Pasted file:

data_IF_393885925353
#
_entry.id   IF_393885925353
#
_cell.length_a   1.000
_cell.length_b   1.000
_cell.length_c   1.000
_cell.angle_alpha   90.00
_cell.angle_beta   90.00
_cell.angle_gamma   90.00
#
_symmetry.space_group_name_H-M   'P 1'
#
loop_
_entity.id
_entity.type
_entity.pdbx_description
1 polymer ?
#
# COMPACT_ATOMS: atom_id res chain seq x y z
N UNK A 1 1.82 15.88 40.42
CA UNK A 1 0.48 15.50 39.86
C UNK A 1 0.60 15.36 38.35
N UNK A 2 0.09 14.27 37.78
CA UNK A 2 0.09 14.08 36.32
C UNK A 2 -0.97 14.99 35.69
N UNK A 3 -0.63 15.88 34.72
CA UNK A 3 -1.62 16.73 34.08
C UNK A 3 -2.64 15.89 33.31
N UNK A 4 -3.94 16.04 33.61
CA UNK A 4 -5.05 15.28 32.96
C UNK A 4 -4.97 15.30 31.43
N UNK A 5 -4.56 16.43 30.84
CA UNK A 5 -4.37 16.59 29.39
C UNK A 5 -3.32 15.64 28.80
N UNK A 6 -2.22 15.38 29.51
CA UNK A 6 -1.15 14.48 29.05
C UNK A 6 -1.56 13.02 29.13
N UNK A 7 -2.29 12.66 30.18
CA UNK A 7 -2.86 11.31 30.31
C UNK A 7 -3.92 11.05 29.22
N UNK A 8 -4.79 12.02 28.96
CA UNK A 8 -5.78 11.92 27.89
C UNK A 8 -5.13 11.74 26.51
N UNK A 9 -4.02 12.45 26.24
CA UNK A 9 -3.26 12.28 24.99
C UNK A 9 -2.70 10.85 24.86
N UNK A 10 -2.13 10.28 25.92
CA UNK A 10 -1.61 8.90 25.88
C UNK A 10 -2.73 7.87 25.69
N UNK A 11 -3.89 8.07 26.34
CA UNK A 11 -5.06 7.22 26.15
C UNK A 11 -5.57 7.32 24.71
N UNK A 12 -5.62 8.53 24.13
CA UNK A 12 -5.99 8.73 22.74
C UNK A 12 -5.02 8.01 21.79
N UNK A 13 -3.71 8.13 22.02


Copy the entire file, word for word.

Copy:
data_IF_393885925353
#
_entry.id   IF_393885925353
#
_cell.length_a   1.000
_cell.length_b   1.000
_cell.length_c   1.000
_cell.angle_alpha   90.00
_cell.angle_beta   90.00
_cell.angle_gamma   90.00
#
_symmetry.space_group_name_H-M   'P 1'
#
loop_
_entity.id
_entity.type
_entity.pdbx_description
1 polymer ?
#
# COMPACT_ATOMS: atom_id res chain seq x y z
N UNK A 1 1.82 15.88 40.42
CA UNK A 1 0.48 15.50 39.86
C UNK A 1 0.60 15.36 38.35
N UNK A 2 0.09 14.27 37.78
CA UNK A 2 0.09 14.08 36.32
C UNK A 2 -0.97 14.99 35.69
N UNK A 3 -0.63 15.88 34.72
CA UNK A 3 -1.62 16.73 34.08
C UNK A 3 -2.64 15.89 33.31
N UNK A 4 -3.94 16.04 33.61
CA UNK A 4 -5.05 15.28 32.96
C UNK A 4 -4.97 15.30 31.43
N UNK A 5 -4.56 16.43 30.84
CA UNK A 5 -4.37 16.59 29.39
C UNK A 5 -3.32 15.64 28.80
N UNK A 6 -2.22 15.38 29.51
CA UNK A 6 -1.15 14.48 29.05
C UNK A 6 -1.56 13.02 29.13
N UNK A 7 -2.29 12.66 30.18
CA UNK A 7 -2.86 11.31 30.31
C UNK A 7 -3.92 11.05 29.22
N UNK A 8 -4.79 12.02 28.96
CA UNK A 8 -5.78 11.92 27.89
C UNK A 8 -5.13 11.74 26.51
N UNK A 9 -4.02 12.45 26.24
CA UNK A 9 -3.26 12.28 24.99
C UNK A 9 -2.70 10.85 24.86
N UNK A 10 -2.13 10.28 25.92
CA UNK A 10 -1.61 8.90 25.88
C UNK A 10 -2.73 7.87 25.69
N UNK A 11 -3.89 8.07 26.34
CA UNK A 11 -5.06 7.22 26.15
C UNK A 11 -5.57 7.32 24.71
N UNK A 12 -5.62 8.53 24.13
CA UNK A 12 -5.99 8.73 22.74
C UNK A 12 -5.02 8.01 21.79
N UNK A 13 -3.71 8.13 22.02